Now the three largest economies in the world — the US, China, and Japan — are all to be found on the Pacific. This is the region of dynamic growth and innovation in the world today. The Pacific also seems to be a potential theater of conflict between the interests of the nation-states of the region. The Pacific as a region of looming conflict is not new: when the Japanese were building a major Pacific fleet in the first half of the twentieth century, it was widely perceived that there would eventually be a reckoning between the Japanese and the US. And there was. The Japanese lost decisively, and since then the US has had a free hand in the Pacific. It has happened before, and it can happen again, although there is nothing necessary about this.

What are we to call a Pacific-centered world order? We can’t call it pacifism, as that is already taken. “Pacificism” sounds awkward to me, as does anything longer like “Pacific-centered world order” which I have been using above. We also won’t get much help from the traditional decomposition of the world into hemispheres, since the vast Pacific Ocean straddles both northern and southern hemispheres, as well as both eastern and western hemispheres. While we can predict that most of the significant developments in the Pacific will take place in the northern hemisphere because the wealthiest industrialized nation-states are all in the northern hemisphere, we can’t very well call this Pacific orientation “northernism,” as this is both awkward and inaccurate. The inadequacy of this language suggests that inadequacy of these conventional decompositions of the world and the concepts these decompositions imply.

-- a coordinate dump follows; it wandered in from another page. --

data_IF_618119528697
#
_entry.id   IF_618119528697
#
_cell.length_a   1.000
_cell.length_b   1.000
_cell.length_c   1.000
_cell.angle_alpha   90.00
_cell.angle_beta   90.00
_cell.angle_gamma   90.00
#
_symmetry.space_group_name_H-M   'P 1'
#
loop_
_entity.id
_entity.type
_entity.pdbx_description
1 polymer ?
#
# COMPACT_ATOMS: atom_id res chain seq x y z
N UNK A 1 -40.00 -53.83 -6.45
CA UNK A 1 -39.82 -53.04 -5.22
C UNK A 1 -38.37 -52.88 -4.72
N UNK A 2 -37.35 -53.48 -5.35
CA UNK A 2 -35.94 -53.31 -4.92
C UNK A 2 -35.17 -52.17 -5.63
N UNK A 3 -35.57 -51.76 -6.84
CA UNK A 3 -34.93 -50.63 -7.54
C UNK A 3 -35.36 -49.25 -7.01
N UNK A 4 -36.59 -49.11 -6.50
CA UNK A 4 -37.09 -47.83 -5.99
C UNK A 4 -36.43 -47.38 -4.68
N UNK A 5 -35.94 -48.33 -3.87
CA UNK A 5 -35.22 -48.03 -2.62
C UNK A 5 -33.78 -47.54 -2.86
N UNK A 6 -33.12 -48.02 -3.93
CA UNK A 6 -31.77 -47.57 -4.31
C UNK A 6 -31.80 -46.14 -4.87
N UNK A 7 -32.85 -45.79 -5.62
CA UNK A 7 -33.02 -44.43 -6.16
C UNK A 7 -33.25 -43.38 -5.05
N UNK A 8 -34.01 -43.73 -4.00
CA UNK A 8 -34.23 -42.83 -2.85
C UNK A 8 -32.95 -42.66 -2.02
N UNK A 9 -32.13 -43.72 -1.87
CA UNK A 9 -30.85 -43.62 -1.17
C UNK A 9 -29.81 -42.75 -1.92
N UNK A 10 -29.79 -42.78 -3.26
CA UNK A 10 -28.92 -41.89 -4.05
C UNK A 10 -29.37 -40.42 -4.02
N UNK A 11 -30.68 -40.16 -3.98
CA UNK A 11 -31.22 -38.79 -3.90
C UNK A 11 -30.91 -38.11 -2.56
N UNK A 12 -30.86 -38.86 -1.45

Whatever we come to call a Pacific-centered world order, simply the realization that world history can shift from one region to another — as may be the case with a shift from the Atlantic to the Pacific — embodies the principles of analysis that I attempted to describe in my posts contrasting the centers and periphery of history, The Farther Reaches of Civilization and my posts on Theoretical Geopolitical Thought.

The recognition also constitutes a kind of naturalized Hegelianism. I have planned for some time to write a post on naturalized Hegelianism, but I haven’t yet felt equal to the task. I hope that it will be obvious to the reader how, if we strip away the mumbo-jumbo from Hegel, we still have a serviceable and powerful philosophy of history. We need not say that the world-spirit shifts from the Atlantic to the Pacific in order to recognize that the center of gravity of a particular geographical region (or of the whole world) can be focused on one particular place (or a particular geographical feature), and that the point of focus changes. Similarly, the center of gravity of history may be located at a particular historical juncture. We need not say that the world-spirit develops, but only that the world develops. That’s what I mean by leaving the mumbo-jumbo out of Hegel, while retaining that which remains valuable.

Of course, a revision of Hegelianism begs the question of has far this revision will be taken. I would take it so far, but not necessarily farther. Others would dump Hegel outright, and still others would try to show the continued relevance even of the mumbo-jumbo.

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Hegel is as evergreen as a temperate rain forest: he could not have predicted the form his historical dialectic would take, but we cannot yet get beyond Hegel because history continues to be a dialectical struggle.

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Grand Strategy Annex

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One Response to “A Pacific-centered world order?”

  1. […] A Pacific-centered world order? (geopolicraticus.wordpress.com) […]